Changes in the Preferred Lender Program Support Gov. Corzine's commitment to enhance New Jersey's economy and strengthen communities by streamlining the EDA's loan-approval process and speeding up the flow of capital to growing businesses across the state.
Small and mid-size businesses in New Jersey seeking to acquire, construct or renovate a building, upgrade equipment and machinery, obtain working capital, or refinance higher-interest debt should look into the many programs offered by the New Jersey Economic Development Authority (EDA). Although the EDA has historically assisted a wide range of borrowers, it has traditionally focused its lending resources on small and mid-size businesses, recognizing how vital these sectors are to the vibrancy of New Jersey’s communities. These programs help to fuel economic growth and job creation in the state and support Governor Jon S. Corzine’s Economic Growth Strategy to nurture the growth of small businesses, particularly those owned by women and minorities.
How important are these businesses to New Jersey’s economy? The fact that more than 96 percent of all businesses in New Jersey have fewer than 100 employees and account for over 36 percent of state jobs is one indicator of their significance.
The Washington, D.C-based CFED, a national nonprofit organization focused on expanding economic opportunity, offers another. It ranks New Jersey first in the nation for entrepreneurial energy in 2006 based on the number of new companies established and the new jobs these businesses have created. And to continue this trend, last year alone the EDA provided more than $185 million in funding assistance to 120 business projects—most of which went to help small and mid-size companies grow.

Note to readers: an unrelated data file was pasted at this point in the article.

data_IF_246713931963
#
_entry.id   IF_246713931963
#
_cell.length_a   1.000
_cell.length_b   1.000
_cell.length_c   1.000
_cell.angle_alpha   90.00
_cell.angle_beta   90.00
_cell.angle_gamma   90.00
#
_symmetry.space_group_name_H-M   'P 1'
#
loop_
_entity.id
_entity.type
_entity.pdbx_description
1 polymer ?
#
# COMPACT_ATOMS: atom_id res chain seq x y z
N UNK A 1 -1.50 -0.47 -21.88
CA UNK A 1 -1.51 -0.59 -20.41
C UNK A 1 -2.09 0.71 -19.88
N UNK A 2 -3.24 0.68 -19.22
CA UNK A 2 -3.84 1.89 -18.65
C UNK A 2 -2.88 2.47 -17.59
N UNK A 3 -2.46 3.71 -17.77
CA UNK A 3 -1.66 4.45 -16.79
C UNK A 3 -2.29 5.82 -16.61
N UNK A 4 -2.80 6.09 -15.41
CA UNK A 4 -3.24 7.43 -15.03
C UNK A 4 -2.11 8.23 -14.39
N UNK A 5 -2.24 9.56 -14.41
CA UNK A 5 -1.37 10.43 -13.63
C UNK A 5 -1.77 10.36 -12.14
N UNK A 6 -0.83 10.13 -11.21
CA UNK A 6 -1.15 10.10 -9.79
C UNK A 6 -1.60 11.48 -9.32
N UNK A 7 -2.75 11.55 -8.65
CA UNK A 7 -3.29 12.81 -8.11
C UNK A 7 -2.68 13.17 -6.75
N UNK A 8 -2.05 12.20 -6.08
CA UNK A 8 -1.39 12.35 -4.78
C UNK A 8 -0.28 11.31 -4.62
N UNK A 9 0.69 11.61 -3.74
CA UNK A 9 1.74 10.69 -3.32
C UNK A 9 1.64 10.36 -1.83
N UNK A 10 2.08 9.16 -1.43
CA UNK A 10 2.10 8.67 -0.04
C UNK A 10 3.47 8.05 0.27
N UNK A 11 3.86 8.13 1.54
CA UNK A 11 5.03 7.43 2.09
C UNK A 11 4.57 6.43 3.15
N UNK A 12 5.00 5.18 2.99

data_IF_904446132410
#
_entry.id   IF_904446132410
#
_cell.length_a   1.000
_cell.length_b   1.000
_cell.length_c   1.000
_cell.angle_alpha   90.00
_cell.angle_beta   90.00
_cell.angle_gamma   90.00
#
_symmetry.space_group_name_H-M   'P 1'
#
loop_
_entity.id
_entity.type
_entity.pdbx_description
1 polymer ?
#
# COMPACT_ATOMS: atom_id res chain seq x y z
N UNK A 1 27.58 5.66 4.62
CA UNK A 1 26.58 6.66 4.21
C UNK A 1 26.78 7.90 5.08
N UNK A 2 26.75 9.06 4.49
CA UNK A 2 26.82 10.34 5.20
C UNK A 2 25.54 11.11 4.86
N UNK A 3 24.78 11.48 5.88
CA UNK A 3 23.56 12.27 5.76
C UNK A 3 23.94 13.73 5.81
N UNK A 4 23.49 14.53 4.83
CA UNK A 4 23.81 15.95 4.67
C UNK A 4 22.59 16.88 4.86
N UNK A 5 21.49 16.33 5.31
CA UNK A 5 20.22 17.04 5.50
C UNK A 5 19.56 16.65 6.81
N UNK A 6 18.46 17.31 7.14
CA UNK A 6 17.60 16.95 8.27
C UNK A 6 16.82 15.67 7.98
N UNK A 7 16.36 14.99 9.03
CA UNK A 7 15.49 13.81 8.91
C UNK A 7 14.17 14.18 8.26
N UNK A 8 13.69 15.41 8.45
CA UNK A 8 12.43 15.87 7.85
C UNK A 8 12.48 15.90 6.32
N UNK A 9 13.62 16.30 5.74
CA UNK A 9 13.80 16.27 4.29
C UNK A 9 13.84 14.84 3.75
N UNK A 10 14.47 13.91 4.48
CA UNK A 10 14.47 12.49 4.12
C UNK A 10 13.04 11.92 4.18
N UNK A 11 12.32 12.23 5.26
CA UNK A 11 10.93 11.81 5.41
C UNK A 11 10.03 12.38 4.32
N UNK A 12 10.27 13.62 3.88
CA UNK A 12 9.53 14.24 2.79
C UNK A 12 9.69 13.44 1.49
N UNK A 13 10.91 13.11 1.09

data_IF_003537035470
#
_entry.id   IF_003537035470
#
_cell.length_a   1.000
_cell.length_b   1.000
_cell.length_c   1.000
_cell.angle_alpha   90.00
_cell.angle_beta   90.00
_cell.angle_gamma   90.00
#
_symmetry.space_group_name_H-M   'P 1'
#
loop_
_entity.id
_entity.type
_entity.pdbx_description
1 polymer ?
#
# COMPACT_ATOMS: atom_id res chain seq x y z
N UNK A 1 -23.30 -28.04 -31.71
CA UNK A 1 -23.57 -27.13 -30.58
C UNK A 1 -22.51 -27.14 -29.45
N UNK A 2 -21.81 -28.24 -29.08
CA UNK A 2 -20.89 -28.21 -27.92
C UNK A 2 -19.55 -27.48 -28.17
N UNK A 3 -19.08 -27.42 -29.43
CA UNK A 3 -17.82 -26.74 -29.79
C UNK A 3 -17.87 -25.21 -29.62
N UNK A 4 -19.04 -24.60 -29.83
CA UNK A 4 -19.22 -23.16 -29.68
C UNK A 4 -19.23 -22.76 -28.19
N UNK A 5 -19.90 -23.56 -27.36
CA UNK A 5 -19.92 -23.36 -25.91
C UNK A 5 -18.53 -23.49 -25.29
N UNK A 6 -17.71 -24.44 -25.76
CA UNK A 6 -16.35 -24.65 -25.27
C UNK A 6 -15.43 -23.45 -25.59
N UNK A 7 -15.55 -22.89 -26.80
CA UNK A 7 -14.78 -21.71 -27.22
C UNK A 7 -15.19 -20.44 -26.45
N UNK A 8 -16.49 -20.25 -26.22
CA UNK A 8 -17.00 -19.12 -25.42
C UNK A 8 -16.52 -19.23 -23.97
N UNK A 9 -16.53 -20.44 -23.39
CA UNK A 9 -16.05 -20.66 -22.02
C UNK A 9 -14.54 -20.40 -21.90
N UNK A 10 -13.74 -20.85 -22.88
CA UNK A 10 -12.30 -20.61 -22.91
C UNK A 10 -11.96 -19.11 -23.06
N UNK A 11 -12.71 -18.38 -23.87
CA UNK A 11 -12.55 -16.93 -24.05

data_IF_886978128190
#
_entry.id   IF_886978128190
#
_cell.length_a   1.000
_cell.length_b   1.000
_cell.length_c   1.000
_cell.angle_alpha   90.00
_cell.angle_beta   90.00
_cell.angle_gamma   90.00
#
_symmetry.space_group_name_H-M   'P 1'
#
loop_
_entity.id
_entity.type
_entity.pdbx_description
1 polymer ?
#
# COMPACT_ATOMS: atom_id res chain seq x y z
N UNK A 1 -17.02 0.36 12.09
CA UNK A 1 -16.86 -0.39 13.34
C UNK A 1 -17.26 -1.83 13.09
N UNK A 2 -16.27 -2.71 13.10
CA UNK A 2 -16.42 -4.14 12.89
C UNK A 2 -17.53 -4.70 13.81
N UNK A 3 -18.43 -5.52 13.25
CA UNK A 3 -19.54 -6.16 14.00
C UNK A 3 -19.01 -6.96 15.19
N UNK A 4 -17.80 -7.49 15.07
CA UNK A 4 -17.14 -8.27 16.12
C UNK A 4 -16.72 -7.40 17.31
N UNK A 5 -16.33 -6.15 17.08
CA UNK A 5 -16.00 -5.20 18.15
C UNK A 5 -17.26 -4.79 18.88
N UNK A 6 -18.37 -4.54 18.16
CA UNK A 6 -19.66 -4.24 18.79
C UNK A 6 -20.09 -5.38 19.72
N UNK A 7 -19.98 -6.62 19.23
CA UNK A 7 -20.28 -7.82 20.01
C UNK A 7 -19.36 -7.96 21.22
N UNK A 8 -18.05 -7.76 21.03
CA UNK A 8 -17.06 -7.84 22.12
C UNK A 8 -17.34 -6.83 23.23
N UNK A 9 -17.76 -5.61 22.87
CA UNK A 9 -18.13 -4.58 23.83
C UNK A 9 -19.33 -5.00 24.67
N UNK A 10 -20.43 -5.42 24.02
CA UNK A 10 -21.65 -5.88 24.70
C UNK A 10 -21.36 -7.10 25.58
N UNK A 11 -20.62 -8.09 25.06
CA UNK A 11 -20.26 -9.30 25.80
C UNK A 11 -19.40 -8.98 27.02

Because small business growth is an essential part of maintaining New Jersey’s high quality of life, in April, the EDA Board took action to reduce interest rate floors by 100 basis points, equivalent to 1 percent, on several of its programs to generate increased economic activity in the state and to meet the changing needs of the marketplace. The change impacts EDA financing assistance made under certain urban loan programs, as well as direct loans offered through the EDA with variable rates, which now have a new interest rate floor of 2 percent instead of the previous 3 percent. Other small-business and brownfields lending programs, along with fixed interest rate direct loans, now carry new interest rate floors of 3 percent as opposed to the traditional 4 percent.
The April Board meeting also resulted in the addition of the EDA’s newest Preferred Lender, Moorestown-based Cornerstone Bank. As a locally owned and managed bank, this addition helps to advance EDA’s goal of expanding the Preferred Lender Program to include more community banks. The expanded program will increase access to affordable financing for smaller companies in communities throughout the state. The program features a fast turnaround time from application to closing and applies to transactions in which the EDA provides a portion of a participating bank’s financing or guarantees part of the bank loan. The quick turnaround from approval to closing provides a strong incentive for borrowers, while the EDA’s exposure by participating in or guaranteeing a portion of a loan reduces the lender’s risk. These changes in the Preferred Lender Program support Gov. Corzine’s commitment to enhance New Jersey’s economy and strengthen communities by streamlining the EDA’s loan-approval process and speeding-up the flow of capital to growing businesses across the state. In addition to Cornerstone Bank, other financial institutions participating in the program are The Bank, Bank of America, Commerce Bank, New Jersey Community Capital, North Fork Bank, PNC Bank, Sovereign Bank and Sun National Bank.